March 24, 2014
New Stanford facility will test water-recovery technology
The new Codiga Resource Recovery Center at Stanford will accelerate commercial development of promising technologies for recovery of clear water and energy from wastewater.
By Kate Chesley
From left, Richard Luthy, Tom Zigterman and Craig Criddle paved the way for the Codiga Resource Recovery Center at Stanford. (Photo: Norbert von der Groeben / Courtesy of Stanford News Service)
Ground will be broken Tuesday, March 25, on a new Stanford University facility that will test promising technologies for recovery of clean water and energy from wastewater.
The new facility, to be located on Bonair Siding Road, near the offices of Land, Buildings & Real Estate (LBRE), is a collaborative effort among university water-resource specialists and faculty researchers from the Department of Civil and Environmental Engineering, the Stanford Woods Institute for the Environment and the Stanford-led Engineering Research Center for Re-inventing the Nation's Urban Water Infrastructure (ReNUWIt).
The facility is funded by the university and by a gift from Stanford alumnus William Codiga and his wife, Cloy. Called the William and Cloy Codiga Resource Recovery Center at Stanford, the facility's mission is to accelerate commercial development of new wastewater technologies by testing at a scale large enough to demonstrate a process's effectiveness and stimulate investment for full-scale implementation. The center will also test technology that is mobile and can be deployed at remote locations.
Such new technology is eagerly awaited by water purveyors and wastewater utilities nationwide that struggle with the dual challenge of replacing aging wastewater infrastructure while coping with water shortages. While the facility will not address immediate drought concerns, it will create new options for long-term water management. For example, Codiga Center technologies may make it possible for wastewater, which is now transported to centralized sewage treatment plants, to be purified locally and recycled for irrigation, restoration of ecosystems and other purposes.
Potential power source
Researchers will also use the facility to test whether by-products of water purification, such as methane, can be used to power treatment plants of the future. For instance, Stanford postdoctoral researcher Yaniv Scherson is already piloting a process at the Delta Diablo Sanitation District's Antioch, Calif., facility that "turbocharges" methane combustion by adding nitrous oxide created from the ammonia in wastewater.
"The collaboration that led to this facility will showcase how the campus can meet its future water supply needs through innovative approaches that produce non-potable water locally where it's needed and in ways that save energy and money," said Richard Luthy, a professor of civil engineering and director of ReNUWIt, which is funded by the National Science Foundation. "Together with Stanford Utilities, we can demonstrate new approaches for reclaiming water while inspiring others to innovate and adopt solutions tested at Stanford."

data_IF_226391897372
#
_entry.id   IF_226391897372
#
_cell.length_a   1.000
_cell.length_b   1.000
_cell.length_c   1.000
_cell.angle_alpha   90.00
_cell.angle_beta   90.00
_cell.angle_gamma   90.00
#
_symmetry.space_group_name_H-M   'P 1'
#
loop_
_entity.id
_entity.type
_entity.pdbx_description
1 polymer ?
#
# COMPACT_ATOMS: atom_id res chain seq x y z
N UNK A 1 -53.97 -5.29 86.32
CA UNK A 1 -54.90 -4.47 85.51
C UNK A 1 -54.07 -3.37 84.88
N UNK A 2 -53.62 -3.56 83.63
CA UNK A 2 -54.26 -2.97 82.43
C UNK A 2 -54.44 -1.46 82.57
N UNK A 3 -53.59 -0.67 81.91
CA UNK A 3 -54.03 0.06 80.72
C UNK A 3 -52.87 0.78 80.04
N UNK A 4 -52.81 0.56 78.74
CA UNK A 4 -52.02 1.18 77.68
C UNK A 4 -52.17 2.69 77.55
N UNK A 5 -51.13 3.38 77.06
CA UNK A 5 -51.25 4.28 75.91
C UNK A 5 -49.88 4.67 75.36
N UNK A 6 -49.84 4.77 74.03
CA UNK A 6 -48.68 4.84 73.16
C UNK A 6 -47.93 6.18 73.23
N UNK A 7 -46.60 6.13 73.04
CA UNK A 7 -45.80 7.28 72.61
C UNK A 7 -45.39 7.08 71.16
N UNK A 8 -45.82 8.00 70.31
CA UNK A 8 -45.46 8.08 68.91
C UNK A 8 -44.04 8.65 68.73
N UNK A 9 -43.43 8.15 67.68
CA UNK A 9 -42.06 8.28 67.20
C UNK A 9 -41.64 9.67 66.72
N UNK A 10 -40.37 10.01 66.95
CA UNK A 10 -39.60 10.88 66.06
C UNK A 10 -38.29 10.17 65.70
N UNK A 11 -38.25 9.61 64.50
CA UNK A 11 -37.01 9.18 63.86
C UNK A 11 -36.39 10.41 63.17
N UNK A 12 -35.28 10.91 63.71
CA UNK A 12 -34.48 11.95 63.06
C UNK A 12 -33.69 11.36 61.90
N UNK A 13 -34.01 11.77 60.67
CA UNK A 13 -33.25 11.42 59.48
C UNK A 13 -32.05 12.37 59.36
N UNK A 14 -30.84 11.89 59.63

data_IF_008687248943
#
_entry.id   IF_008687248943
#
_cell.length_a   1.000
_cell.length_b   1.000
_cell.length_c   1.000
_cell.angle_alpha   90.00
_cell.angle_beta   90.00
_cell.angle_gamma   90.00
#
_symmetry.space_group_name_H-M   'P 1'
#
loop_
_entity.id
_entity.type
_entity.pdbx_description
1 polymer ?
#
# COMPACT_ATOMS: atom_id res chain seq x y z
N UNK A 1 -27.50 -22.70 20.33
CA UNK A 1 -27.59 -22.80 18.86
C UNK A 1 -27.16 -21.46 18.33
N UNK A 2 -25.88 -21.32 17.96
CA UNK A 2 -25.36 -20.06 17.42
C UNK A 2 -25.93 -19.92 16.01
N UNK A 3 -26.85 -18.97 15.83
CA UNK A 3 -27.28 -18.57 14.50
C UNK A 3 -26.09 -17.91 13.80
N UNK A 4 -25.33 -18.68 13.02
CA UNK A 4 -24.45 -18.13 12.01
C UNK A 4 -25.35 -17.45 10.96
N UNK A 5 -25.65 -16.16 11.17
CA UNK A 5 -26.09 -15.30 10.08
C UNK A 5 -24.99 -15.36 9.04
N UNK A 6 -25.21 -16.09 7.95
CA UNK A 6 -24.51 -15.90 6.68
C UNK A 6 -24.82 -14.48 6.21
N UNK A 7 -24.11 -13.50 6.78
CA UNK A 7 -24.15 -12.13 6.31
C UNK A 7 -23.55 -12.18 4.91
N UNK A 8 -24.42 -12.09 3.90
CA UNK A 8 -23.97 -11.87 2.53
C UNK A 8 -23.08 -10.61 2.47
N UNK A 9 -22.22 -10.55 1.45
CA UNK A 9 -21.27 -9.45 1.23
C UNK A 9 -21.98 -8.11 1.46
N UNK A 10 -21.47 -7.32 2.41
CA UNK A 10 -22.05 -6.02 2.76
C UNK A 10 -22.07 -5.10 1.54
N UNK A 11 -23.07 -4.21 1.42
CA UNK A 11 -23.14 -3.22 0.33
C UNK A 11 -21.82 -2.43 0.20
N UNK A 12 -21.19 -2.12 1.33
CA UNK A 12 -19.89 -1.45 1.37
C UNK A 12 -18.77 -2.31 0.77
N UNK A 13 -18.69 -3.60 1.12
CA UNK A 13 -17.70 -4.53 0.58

Those applications are likely years away from implementation on the Stanford campus, according to Tom Zigterman, associate director for Water Services and Civil Infrastructure. But he hopes that the technologies will eventually lead to recycled water of an acceptable quality that could be considered as an alternative non-potable water supply and have a role in Stanford's long-term sustainable water management plans. Stanford currently relies on the Hetch Hetchy water system for its potable water, while also using groundwater and surface water diversion for much of its non-potable water needs. In the long run, however, as Stanford's water needs grow with its population and campus development, those sources alone may not meet all demands.
Before Stanford can reuse wastewater, a method must be perfected to eliminate contaminants that result, for instance, from pharmaceuticals and personal hygiene products. Such contaminants, if used today, might affect the groundwater that the university relies on as a potable backup water supply to its Hetch Hetchy water.
"We hope to reach a point where the treated domestic wastewater from these processes will have low enough levels of residues that it can be considered for use as a source of non-potable water for the university," Zigterman said.
That's where the research of faculty members such as Craig Criddle and Perry McCarty comes into play. Criddle, who will direct the Codiga Center, is a professor of civil and environmental engineering and senior fellow at the Woods Institute. He has worked with colleagues to develop several bench-scale technologies for recovery of energy from wastewater. McCarty, a professor emeritus of civil engineering, is a past winner of the Stockholm Water Prize and is internationally recognized for development of economical anaerobic treatment systems that rely on the activity of naturally occurring, beneficial microbes.
Recently, McCarty and colleagues at Inha University in South Korea developed a new anaerobic technology that efficiently recovers clean water and energy from wastewater. This technology will be tested for the first time in the United States at the Codiga Center.
"The technologies to be tested at the Codiga Center have the potential to revolutionize wastewater treatment, producing freshwater from wastewater and converting treatment systems that currently consume energy into systems that produce energy," Criddle said, adding, "Many of these treatment systems do not exist at full scale anywhere in the world."
Zigterman said LBRE hopes to start construction of the Codiga Center this spring and have research under way in the coming academic year.